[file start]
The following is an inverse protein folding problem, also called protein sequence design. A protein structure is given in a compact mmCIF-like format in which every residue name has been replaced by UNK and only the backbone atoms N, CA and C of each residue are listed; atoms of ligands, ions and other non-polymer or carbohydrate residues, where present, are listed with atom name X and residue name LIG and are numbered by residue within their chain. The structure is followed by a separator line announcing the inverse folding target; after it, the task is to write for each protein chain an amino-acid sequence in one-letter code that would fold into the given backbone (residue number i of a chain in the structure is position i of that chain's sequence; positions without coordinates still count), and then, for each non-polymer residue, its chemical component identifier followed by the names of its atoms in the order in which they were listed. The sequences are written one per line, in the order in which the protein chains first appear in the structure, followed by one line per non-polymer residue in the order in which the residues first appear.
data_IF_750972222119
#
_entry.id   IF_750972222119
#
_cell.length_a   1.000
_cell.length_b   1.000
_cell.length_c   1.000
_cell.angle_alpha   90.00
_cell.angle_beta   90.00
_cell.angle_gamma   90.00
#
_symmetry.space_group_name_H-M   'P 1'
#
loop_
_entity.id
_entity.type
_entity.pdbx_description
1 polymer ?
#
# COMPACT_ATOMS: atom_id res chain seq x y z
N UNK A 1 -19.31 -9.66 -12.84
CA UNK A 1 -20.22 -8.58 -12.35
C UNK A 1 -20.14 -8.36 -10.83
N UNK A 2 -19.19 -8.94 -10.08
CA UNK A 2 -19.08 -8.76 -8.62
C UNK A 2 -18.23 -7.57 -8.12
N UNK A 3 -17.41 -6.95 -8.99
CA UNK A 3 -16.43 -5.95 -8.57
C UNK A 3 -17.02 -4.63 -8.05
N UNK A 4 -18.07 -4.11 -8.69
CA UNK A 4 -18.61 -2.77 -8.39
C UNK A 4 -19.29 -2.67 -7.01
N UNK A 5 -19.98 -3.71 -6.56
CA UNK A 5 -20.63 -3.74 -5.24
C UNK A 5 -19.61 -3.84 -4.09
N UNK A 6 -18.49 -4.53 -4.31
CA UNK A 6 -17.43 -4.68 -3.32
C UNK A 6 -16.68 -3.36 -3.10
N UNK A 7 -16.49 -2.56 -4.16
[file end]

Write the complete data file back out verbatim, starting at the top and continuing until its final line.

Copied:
The following is an inverse protein folding problem, also called protein sequence design. A protein structure is given in a compact mmCIF-like format in which every residue name has been replaced by UNK and only the backbone atoms N, CA and C of each residue are listed; atoms of ligands, ions and other non-polymer or carbohydrate residues, where present, are listed with atom name X and residue name LIG and are numbered by residue within their chain. The structure is followed by a separator line announcing the inverse folding target; after it, the task is to write for each protein chain an amino-acid sequence in one-letter code that would fold into the given backbone (residue number i of a chain in the structure is position i of that chain's sequence; positions without coordinates still count), and then, for each non-polymer residue, its chemical component identifier followed by the names of its atoms in the order in which they were listed. The sequences are written one per line, in the order in which the protein chains first appear in the structure, followed by one line per non-polymer residue in the order in which the residues first appear.
data_IF_750972222119
#
_entry.id   IF_750972222119
#
_cell.length_a   1.000
_cell.length_b   1.000
_cell.length_c   1.000
_cell.angle_alpha   90.00
_cell.angle_beta   90.00
_cell.angle_gamma   90.00
#
_symmetry.space_group_name_H-M   'P 1'
#
loop_
_entity.id
_entity.type
_entity.pdbx_description
1 polymer ?
#
# COMPACT_ATOMS: atom_id res chain seq x y z
N UNK A 1 -19.31 -9.66 -12.84
CA UNK A 1 -20.22 -8.58 -12.35
C UNK A 1 -20.14 -8.36 -10.83
N UNK A 2 -19.19 -8.94 -10.08
CA UNK A 2 -19.08 -8.76 -8.62
C UNK A 2 -18.23 -7.57 -8.12
N UNK A 3 -17.41 -6.95 -8.99
CA UNK A 3 -16.43 -5.95 -8.57
C UNK A 3 -17.02 -4.63 -8.05
N UNK A 4 -18.07 -4.11 -8.69
CA UNK A 4 -18.61 -2.77 -8.39
C UNK A 4 -19.29 -2.67 -7.01
N UNK A 5 -19.98 -3.71 -6.56
CA UNK A 5 -20.63 -3.74 -5.24
C UNK A 5 -19.61 -3.84 -4.09
N UNK A 6 -18.49 -4.53 -4.31
CA UNK A 6 -17.43 -4.68 -3.32
C UNK A 6 -16.68 -3.36 -3.10
N UNK A 7 -16.49 -2.56 -4.16